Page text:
Book Review – Tin by Pádraig Kenny

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IMG_42355_star_rating_system_4_stars1 My Instagram is mostly made up of me following the prompts of certain photo challenges so I am encouraged to post a wrap-up at the end of every month. This is a chance to show people the great pile of books that you’ve managed to consume throughout the previous four weeks. The only problem is, my piles never end up being that impressive. I have every intention to read loads each month but, depending on how dejected work leaves me, I don’t always manage it. I love being a part of the Bookstagram community and, despite how little my friends understand the appeal, I enjoy taking photos each day. The only problem I find with the whole endeavour is the underlying competitive spirit. No matter how ridiculous, I always feel guilty when I see how much other people are achieving in their spare time. It’s a feeling that makes me want to give up on complicated books and just read easier/shorter things. Which is perhaps one of the reasons that I became so obsessed with my last read after I first heard about it. It came to my attention through an email from Waterstone’s where it had been named children’s book of the year. It looked and sounded so good that I stopped reading the wonderful Amiable With Big Teeth in order to get through it. Considering I’ve had Claude McKay’s newly discovered novel on my TBR for about a year now, it kind of feels wrong to be reading a book written for kids but, to be honest, I’ve not been this desperate to read anything for ages.

Tin is a novel that takes place in an alternative version of Earth in which mechanical beings are just run of the mill. However, thanks to an accident years earlier, there are a few rules that must always be followed. These mechanicals are only allowed to be built to the height specification of human children and they must not be given anything other than basic levels of artificial intelligence. Christopher is a “proper” boy who has ended up as a kind of apprentice/servant to an unlicensed engineer, Mr Absalom. His only friends are the four mechanicals who reside at Absalom’s workshop and a young girl who makes illegal artificial skin. Christopher loves his robotic friends as if they were human but there is always something of a divide between them. Until an accident reveals a long hidden secret that instantly changes everything. When Christopher discovers he isn’t the person he thought he was, will his friendships be able to survive such rocky territory?

When I first decided to read this book I expected it to be a twee little story about an orphaned boy and his little robot friends going on an adventure. What I actually got was something much deeper that goes into the finer details of what it means to be human. This feels like an incredibly grown-up book and it was an absolute joy to read. Writer Pádraig Kenny has not only come up with a fantastic concept for his story but he has fit it into a really well-built world. His whole new reality has its own, slightly recognisable, history and is full of luscious details. It is a steam punk wonderland that I wish I could have seen more of. He has also crammed it full of amazingly written characters who feel believably real despite the fact many of them are actually artificial. Each mechanical has their own distinct personality and add their own emotional slant to the narrative. It’s a pleasure getting to know these characters and it’s super difficult to not fall in love with each of them.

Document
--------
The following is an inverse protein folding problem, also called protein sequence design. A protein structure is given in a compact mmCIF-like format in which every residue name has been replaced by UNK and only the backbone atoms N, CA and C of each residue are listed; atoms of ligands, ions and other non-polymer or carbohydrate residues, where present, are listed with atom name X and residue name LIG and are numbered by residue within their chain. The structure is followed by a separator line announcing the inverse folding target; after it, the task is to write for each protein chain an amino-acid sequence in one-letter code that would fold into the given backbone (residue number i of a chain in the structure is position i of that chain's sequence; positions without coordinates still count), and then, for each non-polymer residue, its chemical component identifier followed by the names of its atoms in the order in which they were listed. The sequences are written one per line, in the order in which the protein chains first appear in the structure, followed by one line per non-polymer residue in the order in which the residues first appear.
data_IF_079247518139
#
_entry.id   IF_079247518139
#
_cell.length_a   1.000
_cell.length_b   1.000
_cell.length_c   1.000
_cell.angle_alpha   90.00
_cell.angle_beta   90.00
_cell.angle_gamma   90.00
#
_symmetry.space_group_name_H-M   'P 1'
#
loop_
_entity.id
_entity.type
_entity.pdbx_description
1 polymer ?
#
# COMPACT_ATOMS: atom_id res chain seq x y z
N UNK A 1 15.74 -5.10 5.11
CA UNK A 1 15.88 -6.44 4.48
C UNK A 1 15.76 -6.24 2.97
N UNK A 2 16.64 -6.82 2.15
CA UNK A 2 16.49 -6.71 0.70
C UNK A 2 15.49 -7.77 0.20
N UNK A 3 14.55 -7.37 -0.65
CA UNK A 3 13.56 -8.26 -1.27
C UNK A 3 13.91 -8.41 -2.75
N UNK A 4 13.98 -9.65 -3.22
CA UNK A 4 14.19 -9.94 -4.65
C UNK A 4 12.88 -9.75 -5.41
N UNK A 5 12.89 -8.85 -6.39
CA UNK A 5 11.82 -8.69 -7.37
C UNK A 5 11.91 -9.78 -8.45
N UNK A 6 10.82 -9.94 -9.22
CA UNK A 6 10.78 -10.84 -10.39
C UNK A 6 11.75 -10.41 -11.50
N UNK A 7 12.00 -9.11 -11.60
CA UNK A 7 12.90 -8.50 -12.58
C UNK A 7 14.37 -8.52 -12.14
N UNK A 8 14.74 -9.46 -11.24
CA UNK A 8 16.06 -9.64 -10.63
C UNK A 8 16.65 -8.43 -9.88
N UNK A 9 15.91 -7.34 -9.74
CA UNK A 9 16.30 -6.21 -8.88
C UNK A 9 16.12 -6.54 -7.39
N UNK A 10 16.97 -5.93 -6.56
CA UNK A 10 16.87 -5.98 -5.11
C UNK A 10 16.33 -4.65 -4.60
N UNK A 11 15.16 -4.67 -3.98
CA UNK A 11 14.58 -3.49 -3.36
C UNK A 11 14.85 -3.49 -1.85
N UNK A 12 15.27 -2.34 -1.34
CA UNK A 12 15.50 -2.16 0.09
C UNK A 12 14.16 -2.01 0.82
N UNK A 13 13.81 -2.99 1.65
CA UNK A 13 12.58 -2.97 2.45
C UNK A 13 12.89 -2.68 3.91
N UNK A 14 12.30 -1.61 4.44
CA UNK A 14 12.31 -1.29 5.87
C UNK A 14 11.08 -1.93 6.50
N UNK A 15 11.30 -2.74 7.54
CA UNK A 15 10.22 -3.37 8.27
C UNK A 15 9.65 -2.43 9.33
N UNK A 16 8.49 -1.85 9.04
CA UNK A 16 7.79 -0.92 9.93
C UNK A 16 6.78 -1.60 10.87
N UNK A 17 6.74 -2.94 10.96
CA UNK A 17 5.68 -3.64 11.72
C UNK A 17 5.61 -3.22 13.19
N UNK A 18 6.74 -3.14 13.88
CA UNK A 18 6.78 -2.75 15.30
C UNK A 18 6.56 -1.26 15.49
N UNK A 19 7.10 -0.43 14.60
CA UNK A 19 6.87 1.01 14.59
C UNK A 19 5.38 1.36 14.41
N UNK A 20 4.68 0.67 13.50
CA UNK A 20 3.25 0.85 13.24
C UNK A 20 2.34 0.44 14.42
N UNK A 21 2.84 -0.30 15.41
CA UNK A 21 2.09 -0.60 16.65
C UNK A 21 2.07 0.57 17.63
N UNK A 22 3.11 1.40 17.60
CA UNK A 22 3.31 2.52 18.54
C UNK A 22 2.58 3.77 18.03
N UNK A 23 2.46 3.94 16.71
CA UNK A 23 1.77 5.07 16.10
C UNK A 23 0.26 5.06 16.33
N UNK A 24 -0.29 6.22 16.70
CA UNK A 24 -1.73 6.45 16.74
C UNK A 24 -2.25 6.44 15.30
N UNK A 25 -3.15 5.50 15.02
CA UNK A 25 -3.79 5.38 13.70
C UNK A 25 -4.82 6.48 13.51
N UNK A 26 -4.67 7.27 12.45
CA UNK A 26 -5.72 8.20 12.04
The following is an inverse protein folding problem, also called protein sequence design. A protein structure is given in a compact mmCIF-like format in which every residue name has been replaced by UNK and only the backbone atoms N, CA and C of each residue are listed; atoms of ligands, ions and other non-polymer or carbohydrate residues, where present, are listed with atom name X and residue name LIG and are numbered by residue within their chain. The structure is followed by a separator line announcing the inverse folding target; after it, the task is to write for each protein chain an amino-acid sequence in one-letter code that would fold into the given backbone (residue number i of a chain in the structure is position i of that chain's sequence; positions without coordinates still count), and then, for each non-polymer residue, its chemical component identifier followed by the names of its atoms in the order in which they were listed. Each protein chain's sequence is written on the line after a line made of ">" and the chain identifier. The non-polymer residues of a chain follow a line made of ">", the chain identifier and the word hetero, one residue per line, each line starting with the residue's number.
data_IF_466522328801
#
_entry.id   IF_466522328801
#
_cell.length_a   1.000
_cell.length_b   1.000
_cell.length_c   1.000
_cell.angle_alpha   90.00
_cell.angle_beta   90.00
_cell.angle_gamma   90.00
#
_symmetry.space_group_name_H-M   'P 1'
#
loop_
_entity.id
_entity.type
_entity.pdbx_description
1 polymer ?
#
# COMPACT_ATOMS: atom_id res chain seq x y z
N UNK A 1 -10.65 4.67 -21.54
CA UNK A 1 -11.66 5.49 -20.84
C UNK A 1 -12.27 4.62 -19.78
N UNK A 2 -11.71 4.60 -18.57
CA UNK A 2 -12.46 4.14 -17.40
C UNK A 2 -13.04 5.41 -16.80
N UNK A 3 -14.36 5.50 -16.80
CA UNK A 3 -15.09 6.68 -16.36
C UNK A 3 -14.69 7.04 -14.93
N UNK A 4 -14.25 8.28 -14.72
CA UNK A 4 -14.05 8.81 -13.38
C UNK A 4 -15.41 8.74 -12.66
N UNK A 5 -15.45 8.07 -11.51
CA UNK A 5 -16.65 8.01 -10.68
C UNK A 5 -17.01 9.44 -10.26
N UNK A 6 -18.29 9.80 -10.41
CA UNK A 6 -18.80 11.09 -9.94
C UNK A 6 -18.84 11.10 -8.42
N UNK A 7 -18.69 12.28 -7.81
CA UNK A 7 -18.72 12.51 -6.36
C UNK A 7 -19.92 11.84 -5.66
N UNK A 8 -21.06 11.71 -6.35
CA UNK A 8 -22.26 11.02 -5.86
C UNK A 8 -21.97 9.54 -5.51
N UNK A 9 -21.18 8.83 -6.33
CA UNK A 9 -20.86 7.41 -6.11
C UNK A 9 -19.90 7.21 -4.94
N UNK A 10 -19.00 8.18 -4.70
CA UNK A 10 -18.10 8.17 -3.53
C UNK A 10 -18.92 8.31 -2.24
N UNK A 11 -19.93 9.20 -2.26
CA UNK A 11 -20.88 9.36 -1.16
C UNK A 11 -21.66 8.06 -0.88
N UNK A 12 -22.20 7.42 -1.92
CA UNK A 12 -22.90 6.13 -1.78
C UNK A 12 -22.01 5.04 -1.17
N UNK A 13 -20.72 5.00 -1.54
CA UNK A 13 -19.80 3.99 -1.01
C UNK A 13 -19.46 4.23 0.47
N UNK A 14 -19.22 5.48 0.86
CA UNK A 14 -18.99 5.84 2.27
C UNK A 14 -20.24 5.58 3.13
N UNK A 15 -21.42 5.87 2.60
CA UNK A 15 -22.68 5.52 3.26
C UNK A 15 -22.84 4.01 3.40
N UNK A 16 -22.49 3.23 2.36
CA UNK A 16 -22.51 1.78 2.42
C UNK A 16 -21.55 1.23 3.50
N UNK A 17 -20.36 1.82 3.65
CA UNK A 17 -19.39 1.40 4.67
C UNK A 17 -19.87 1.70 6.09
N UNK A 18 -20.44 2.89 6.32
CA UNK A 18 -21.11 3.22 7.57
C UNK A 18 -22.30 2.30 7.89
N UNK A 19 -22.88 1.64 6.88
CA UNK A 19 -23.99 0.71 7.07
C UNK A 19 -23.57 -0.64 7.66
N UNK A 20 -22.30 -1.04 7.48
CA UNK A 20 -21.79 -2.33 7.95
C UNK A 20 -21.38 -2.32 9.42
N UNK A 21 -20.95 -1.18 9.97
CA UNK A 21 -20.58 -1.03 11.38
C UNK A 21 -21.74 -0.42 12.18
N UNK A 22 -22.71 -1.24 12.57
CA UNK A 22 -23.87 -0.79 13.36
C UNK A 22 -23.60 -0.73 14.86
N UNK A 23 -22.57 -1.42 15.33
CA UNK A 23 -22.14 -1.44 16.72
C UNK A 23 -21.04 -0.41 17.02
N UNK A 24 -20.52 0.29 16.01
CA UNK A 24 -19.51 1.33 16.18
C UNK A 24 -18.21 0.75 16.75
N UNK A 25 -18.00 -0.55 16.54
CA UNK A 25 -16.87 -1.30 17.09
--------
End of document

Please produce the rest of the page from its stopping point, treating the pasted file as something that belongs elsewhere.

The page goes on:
I admit that I wasn’t expecting a children’s book to have such a profound impact on me, a nearly 30-year-old woman, but there were moments when I was nearly in bits. The story delves deep into the heart of humanity and love and is not afraid to put its readers through the ringer. The narrative gets a little dark in places but is always so full of hope and love that it never becomes too much. It plays with the idea that science and advancement are great but that there is a massive responsibility to keep it under control for the good of humanity. Genius is all well and good but nobody should be trying to play God. It’s an incredibly mature and thoughtful book that I wish I’d read as a child. There are big ideas and big, gut-wrenching feelings inside these pages but there is also more than enough fun, laughter, and love to balance it out.

I was drawn to Tin thanks to its sensational premise and awesome cover (yes, I know you should never do it but what are you gonna do?). I stayed because of how well-crafted the story is. The pacing is brilliant and drives you forward. Not a single moment is wasted in unnecessary side-plots or over-the-top description. The plot never drags but it is slow enough to allow you to keep up with what is happening. There are plenty of twists and turns to keep you interested and the dialogue is all very natural. This book really surprised me and I would definitely read as much as I could about these characters and this reality. If this experience has taught me nothing else it’s that maybe it’s time I start reading more children’s books and stop being so concerned with only reading “proper” literature? After all, Tin taught us all that “proper” isn’t all it’s cracked up to be anyway.

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